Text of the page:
GEC Scenario #72C: Shanghai Safety Glasses

This sample scenario is from a collection of 70+ Global Engineering Competency (GEC) scenarios developed for instructional and assessment purposes. For more information, including links to usage tips and other supporting resources, visit our About page.

Your work as an industrial engineer for a major North American OEM automotive parts supplier has landed you at a plant your firm recently acquired outside of Shanghai, China. As a member of an acquisition transition team, you are assigned to work on safety and compliance issues. For several weeks, you have been encouraging workers at the plant to wear eye protection when using certain machines. Yet even after posting signs, making safety glasses widely available, and talking to individual workers, you find that most employees continue to ignore the requirement. What would you do in this situation?

  1. Ask the Chinese plant manager to work with the line managers to enforce compliance
  2. Ask the Chinese line manager(s) to announce the requirement and enforce compliance
  3. Continue to encourage the workers to wear eye protection, as you have been doing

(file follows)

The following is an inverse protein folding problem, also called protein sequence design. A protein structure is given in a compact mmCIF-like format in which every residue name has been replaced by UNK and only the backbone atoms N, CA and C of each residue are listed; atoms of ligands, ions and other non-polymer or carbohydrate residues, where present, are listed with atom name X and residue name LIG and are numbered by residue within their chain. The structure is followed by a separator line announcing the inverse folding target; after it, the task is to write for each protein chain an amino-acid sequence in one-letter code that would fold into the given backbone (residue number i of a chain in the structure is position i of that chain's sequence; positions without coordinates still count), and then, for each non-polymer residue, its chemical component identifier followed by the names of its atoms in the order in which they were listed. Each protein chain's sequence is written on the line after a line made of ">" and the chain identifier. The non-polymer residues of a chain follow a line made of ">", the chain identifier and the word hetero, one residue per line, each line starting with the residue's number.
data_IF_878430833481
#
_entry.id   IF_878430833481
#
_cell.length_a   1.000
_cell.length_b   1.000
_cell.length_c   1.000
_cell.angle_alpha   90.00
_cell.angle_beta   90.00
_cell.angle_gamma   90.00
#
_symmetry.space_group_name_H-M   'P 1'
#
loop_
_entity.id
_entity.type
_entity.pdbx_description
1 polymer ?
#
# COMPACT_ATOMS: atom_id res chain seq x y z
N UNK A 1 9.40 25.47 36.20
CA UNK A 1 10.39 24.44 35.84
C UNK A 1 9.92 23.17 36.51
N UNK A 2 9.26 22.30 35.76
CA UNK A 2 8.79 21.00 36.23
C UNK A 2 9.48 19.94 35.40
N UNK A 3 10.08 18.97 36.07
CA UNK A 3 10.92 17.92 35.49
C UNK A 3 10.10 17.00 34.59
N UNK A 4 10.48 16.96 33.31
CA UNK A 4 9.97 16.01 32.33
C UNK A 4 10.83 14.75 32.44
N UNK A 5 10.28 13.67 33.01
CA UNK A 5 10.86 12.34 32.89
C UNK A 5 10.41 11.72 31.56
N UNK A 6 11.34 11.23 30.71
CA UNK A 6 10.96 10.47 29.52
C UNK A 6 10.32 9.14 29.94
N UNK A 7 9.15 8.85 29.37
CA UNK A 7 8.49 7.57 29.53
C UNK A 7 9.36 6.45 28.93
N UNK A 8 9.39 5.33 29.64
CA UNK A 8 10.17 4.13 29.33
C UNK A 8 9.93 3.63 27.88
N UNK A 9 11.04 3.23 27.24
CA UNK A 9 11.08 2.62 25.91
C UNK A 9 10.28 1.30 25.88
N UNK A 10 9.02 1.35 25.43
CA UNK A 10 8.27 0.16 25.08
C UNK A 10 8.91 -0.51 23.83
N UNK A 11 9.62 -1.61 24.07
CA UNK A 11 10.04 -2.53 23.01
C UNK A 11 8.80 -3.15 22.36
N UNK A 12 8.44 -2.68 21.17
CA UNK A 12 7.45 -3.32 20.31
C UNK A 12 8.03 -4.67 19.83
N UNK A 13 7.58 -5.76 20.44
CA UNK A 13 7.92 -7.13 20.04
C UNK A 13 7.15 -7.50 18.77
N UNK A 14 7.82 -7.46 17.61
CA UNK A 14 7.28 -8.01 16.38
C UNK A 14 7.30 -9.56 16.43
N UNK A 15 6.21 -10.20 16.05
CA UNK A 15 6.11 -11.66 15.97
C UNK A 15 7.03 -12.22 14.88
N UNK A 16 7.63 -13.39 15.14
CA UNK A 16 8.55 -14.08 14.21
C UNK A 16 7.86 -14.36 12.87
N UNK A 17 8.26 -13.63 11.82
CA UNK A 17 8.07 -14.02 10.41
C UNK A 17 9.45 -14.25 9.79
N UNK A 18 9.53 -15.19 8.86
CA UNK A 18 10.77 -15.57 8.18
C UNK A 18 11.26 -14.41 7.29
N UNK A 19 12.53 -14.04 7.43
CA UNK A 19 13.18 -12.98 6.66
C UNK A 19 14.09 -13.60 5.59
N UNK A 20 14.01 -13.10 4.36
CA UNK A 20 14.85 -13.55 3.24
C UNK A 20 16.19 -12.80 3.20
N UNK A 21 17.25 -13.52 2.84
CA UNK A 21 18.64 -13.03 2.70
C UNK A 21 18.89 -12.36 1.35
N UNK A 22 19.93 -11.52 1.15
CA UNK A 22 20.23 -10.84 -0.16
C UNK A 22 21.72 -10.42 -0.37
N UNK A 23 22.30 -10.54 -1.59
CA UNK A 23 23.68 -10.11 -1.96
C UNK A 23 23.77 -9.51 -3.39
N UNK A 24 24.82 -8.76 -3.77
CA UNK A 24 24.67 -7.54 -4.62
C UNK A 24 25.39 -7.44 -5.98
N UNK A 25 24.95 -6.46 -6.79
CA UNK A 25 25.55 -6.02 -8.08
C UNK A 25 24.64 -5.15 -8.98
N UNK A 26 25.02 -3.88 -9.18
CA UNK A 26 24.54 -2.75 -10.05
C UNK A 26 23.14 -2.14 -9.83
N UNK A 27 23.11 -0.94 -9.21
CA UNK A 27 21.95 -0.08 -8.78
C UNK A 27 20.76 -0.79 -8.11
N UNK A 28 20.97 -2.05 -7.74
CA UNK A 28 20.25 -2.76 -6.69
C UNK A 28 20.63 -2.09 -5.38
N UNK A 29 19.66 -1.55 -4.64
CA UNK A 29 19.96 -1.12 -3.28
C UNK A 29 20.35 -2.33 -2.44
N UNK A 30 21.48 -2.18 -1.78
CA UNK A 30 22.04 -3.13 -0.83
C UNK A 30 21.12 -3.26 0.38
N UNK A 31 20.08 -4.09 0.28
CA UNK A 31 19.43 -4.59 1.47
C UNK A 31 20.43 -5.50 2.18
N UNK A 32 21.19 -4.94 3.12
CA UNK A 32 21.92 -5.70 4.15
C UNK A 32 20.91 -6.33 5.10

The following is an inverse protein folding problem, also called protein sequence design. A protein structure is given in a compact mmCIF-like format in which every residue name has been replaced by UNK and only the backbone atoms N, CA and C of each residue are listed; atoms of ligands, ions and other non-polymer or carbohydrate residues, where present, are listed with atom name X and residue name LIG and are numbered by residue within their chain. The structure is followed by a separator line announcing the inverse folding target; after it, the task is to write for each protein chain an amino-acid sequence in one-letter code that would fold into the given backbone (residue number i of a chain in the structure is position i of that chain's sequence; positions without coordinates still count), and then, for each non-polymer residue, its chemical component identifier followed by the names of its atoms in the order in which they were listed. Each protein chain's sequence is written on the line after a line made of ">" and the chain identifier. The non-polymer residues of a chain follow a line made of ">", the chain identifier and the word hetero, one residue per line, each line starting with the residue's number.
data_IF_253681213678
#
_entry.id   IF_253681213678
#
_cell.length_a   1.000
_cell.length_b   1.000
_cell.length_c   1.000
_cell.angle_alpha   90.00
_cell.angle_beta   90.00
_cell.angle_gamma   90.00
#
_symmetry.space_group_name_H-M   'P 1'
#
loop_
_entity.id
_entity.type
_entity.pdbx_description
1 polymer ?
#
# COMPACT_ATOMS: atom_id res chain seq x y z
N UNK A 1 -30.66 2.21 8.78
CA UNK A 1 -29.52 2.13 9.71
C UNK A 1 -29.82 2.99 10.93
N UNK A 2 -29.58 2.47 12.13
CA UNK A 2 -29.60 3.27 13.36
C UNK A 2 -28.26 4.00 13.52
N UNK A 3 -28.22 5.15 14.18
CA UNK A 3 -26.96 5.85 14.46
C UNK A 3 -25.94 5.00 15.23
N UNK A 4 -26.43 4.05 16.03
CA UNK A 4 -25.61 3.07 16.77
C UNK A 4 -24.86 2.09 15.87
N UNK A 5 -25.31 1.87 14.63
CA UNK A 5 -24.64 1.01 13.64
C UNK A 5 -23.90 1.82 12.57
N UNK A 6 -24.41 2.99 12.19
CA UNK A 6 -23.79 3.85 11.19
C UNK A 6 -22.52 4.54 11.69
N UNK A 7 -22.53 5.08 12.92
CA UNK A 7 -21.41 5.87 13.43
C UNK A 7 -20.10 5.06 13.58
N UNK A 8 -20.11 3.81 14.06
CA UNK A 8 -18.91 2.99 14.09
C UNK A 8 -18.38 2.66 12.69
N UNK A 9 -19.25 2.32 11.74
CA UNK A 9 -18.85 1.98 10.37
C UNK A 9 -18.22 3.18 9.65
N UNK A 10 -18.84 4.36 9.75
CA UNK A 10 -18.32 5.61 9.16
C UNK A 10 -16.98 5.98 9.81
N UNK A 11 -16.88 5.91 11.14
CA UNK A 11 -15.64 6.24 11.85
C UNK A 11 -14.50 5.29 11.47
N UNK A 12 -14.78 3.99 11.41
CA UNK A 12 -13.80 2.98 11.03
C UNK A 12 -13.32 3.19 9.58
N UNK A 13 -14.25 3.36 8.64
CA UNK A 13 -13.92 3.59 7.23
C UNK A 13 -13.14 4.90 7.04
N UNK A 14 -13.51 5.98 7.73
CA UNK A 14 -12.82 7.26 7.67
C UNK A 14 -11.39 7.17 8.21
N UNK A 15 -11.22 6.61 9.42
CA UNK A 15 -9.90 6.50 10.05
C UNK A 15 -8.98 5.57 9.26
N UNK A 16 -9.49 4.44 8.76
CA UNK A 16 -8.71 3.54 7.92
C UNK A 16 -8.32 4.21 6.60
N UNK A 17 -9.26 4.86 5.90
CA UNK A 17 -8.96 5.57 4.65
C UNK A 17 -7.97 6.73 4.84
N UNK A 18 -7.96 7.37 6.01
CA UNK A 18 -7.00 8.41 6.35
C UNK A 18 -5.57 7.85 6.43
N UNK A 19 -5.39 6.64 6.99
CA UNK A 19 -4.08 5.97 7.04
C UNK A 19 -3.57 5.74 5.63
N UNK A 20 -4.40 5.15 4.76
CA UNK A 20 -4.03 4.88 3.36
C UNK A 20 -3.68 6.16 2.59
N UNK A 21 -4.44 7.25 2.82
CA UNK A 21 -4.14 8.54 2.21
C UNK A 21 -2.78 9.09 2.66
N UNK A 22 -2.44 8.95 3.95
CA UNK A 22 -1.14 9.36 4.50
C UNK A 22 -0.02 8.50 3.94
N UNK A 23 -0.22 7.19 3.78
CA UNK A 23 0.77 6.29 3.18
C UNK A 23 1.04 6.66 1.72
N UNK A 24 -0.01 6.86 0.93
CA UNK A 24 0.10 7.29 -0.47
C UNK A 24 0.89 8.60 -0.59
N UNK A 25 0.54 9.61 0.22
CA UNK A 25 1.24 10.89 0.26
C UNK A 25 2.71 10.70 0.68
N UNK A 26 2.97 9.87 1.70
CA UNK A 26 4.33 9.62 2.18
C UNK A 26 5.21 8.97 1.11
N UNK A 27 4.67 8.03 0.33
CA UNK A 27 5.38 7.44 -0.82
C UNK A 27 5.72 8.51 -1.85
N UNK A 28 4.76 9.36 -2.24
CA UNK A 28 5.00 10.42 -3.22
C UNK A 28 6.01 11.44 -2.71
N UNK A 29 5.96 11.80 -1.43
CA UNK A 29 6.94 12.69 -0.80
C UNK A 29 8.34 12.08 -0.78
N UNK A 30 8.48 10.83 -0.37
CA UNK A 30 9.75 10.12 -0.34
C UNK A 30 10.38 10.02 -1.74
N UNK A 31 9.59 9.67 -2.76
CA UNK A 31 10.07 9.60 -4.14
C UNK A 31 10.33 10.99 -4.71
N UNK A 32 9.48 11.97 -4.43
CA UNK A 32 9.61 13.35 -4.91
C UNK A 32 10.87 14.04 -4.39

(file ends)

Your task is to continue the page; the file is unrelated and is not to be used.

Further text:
4. When workers are found not wearing eye protection, scold them in front of their peers
  5. Propose a new system that acknowledges and rewards individuals and groups who comply with the requirement
  6. Report the issue back to management at your company’s U.S. headquarters
  7. Perform a study to find out why the employees are not wearing eye protection

Recommended Uses: INSTRUCTION/TRAINING (see our GEC Resource Guide for additional guidance)

Citation: Jesiek, B. K. and Woo, S. E. (Eds.). (2018). GEC Scenario #72C: Shanghai Safety Glasses. Retrieved from

License: Attribution-NonCommercial-NoDerivatives 4.0 International (CC BY-NC-ND 4.0)

This material is based upon work supported by the National Science Foundation under Grant Nos. 1160455 and 1254323. Any opinions, findings, and conclusions or recommendations expressed in this material are those of the author(s) and do not necessarily reflect the views of the National Science Foundation. We also acknowledge support for this work from Purdue's Center for Intercultural Learning, Mentorship, Assessment and Research (CILMAR).